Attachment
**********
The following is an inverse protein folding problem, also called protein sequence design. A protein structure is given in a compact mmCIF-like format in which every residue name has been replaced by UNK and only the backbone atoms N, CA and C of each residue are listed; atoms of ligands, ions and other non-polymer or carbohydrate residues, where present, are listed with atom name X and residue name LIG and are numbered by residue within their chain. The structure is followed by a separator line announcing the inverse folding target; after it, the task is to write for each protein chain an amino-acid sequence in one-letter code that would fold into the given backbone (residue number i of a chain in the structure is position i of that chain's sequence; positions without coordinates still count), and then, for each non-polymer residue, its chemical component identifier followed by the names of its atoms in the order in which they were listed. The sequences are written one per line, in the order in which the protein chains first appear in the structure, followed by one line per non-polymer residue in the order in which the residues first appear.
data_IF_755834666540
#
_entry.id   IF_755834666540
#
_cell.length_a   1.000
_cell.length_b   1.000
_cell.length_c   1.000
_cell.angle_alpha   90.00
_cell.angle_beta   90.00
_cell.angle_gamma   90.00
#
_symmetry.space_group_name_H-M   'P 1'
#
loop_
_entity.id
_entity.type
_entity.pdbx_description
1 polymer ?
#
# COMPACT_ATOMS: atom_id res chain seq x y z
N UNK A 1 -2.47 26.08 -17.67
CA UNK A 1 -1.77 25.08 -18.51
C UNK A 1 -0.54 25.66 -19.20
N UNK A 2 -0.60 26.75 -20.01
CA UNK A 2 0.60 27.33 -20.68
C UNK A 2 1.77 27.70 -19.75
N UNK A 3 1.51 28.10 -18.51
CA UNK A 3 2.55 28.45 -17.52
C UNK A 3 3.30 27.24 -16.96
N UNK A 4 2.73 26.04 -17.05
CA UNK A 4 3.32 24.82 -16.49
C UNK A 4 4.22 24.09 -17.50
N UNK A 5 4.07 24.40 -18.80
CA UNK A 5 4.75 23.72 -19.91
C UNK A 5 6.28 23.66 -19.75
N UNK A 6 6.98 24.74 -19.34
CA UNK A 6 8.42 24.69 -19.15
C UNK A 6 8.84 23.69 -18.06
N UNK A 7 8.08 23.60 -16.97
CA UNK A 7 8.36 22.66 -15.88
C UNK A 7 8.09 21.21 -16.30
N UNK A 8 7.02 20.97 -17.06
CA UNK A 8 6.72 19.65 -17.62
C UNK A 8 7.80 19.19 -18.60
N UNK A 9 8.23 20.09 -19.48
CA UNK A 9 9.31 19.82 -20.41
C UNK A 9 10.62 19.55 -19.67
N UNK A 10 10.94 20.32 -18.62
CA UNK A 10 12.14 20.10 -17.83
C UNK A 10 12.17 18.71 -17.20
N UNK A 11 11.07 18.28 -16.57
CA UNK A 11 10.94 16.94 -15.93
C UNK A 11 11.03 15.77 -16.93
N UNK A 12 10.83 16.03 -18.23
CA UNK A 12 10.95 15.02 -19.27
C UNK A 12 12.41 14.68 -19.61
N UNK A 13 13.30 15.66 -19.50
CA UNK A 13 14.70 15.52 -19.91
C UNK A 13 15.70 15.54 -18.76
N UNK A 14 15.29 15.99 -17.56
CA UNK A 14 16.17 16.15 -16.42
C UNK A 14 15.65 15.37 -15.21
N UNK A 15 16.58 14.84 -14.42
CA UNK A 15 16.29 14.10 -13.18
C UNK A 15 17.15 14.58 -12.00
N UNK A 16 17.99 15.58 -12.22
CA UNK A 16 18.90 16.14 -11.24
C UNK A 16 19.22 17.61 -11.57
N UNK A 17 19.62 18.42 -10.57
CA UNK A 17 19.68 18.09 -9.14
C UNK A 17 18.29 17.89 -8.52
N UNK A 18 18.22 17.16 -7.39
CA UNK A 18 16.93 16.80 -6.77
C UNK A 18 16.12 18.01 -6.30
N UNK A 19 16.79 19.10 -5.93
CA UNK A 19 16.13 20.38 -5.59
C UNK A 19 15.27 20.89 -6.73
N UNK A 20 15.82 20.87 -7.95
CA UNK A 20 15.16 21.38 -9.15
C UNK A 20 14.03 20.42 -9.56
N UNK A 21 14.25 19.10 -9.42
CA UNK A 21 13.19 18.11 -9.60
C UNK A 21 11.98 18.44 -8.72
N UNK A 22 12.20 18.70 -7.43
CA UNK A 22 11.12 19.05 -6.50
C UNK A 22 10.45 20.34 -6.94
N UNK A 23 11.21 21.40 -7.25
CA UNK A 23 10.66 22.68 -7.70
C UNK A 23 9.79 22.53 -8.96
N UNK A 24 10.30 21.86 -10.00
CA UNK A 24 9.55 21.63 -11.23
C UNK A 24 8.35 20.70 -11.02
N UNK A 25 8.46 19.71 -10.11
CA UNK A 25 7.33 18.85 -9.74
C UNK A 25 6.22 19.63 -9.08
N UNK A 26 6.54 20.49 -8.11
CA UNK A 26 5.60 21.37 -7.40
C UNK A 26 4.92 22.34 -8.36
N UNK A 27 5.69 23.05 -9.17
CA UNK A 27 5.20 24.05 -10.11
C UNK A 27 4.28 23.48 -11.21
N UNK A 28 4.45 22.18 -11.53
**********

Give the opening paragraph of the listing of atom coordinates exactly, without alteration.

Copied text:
The following is an inverse protein folding problem, also called protein sequence design. A protein structure is given in a compact mmCIF-like format in which every residue name has been replaced by UNK and only the backbone atoms N, CA and C of each residue are listed; atoms of ligands, ions and other non-polymer or carbohydrate residues, where present, are listed with atom name X and residue name LIG and are numbered by residue within their chain. The structure is followed by a separator line announcing the inverse folding target; after it, the task is to write for each protein chain an amino-acid sequence in one-letter code that would fold into the given backbone (residue number i of a chain in the structure is position i of that chain's sequence; positions without coordinates still count), and then, for each non-polymer residue, its chemical component identifier followed by the names of its atoms in the order in which they were listed. The sequences are written one per line, in the order in which the protein chains first appear in the structure, followed by one line per non-polymer residue in the order in which the residues first appear.